Post Author: Kirsten Formea

One Act of Hope

Woman in Uganda holding a basket of food on her head

“If you can’t feed 100 people, then just feed one.” – Mother Teresa

Christmas 2021 One Act of Hope Campaign

The need for food is something all of us share. For some, however, this basic need is often in short supply. This is why, for our Christmas campaign this year, ROWAN has selected Blessing Baskets as our focus.  

 

Each Blessing Basket contains:

40 pounds of food

A Frying pan

Sweet treats

Seeds to plant

Educational materials for children

 

These items will help our Ugandan ROWAN families meet basic needs and give them a solid start to 2022.  

 

By donating $85 for a Blessing Basket, you are helping sustain an entire Ugandan family through lockdowns, weather catastrophes, uncertainty brought by a global pandemic, and the political chaos that continues to plague the region.

 

Our goal for the Blessing Basket campaign is $34,000, which, if reached, will allow us to provide 400 families in Uganda with a basket of much need supplies along with a huge dose of hope.  To purchase a Blessing Basket for a ROWAN family, click here.  With your help, we can reach our goal of helping 400 families by December 20th.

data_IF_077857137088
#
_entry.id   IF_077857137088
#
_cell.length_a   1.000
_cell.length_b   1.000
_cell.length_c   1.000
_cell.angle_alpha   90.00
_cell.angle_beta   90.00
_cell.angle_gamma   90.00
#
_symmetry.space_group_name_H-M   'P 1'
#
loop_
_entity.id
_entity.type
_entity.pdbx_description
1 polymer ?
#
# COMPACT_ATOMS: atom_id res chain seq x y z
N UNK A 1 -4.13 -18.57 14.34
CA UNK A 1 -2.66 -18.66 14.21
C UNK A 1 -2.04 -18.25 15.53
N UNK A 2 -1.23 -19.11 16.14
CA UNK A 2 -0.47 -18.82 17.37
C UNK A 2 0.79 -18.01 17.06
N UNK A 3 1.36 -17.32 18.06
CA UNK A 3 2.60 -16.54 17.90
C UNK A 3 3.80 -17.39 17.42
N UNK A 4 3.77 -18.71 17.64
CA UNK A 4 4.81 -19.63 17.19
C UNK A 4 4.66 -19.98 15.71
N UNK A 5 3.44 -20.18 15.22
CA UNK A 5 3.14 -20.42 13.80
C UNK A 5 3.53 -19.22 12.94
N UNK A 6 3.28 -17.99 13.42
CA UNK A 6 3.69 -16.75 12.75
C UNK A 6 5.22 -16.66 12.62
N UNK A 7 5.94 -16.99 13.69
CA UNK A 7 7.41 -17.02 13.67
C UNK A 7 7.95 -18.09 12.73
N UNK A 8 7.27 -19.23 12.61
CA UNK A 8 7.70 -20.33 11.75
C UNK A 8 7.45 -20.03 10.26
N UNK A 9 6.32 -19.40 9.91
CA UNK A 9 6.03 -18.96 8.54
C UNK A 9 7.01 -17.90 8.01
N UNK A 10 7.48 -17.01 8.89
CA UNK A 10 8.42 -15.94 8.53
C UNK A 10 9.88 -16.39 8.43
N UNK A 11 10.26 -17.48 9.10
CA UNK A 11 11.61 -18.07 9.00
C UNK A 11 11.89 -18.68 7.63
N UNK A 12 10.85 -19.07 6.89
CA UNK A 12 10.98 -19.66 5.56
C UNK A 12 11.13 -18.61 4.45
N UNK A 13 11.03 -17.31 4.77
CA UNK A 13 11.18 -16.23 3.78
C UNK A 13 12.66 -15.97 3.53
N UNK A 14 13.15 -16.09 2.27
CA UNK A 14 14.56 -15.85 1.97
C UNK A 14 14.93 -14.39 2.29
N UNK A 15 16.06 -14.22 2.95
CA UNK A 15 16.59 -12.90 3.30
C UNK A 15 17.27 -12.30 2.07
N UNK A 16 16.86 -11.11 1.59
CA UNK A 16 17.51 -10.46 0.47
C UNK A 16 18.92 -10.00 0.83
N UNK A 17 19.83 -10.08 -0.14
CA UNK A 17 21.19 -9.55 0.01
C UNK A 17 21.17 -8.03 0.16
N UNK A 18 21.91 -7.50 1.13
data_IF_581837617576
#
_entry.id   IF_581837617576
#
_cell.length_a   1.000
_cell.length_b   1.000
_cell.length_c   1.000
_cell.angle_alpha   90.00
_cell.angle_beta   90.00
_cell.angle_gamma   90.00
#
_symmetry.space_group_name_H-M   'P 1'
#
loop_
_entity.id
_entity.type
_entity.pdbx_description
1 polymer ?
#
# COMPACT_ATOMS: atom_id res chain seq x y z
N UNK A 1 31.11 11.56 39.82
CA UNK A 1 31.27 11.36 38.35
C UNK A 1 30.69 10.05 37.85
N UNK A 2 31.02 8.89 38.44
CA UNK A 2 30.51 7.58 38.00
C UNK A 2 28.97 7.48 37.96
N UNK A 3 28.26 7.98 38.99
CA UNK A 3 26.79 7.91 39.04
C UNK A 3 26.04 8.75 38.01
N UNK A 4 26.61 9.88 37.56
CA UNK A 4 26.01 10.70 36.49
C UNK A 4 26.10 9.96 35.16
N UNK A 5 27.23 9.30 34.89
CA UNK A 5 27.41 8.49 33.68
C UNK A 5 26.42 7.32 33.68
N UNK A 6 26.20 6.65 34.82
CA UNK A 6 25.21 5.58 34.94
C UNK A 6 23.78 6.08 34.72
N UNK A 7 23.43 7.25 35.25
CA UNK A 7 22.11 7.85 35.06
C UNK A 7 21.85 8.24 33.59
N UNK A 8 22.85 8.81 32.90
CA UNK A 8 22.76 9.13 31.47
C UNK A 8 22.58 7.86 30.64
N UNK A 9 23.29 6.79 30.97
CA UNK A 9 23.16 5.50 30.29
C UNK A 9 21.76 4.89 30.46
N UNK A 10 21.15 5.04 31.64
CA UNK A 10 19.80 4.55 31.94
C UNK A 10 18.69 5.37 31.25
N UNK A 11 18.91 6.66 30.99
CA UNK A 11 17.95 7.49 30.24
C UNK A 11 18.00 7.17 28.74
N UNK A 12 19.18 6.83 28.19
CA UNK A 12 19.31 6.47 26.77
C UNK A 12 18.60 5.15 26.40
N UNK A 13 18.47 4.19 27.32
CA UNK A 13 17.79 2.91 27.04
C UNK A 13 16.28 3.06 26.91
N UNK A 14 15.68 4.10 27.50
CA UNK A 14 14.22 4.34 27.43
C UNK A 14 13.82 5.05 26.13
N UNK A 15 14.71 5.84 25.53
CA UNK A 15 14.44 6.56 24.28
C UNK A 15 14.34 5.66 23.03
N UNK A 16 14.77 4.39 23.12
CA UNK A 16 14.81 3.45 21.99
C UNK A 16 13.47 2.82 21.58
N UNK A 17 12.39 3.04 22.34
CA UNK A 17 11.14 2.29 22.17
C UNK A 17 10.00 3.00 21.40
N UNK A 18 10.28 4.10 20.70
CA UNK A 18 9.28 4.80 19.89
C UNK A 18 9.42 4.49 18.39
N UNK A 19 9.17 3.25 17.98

Let’s make this Christmas one of abundant blessings – one act of hope at a time.  

 

Post Author: Kirsten Formea

What happens when schools close?

An empty school building with missing windows in Uganda

“Education is a powerful driver of development and one of the strongest instruments for reducing poverty and improving health, gender equality, peace, and stability. “- Worldbank

 

The benefits of education on individuals and society as a whole are well-documented and many.  According to the University of the People, some of the benefits of an education are:

– It promotes a greater sense of empowerment and equality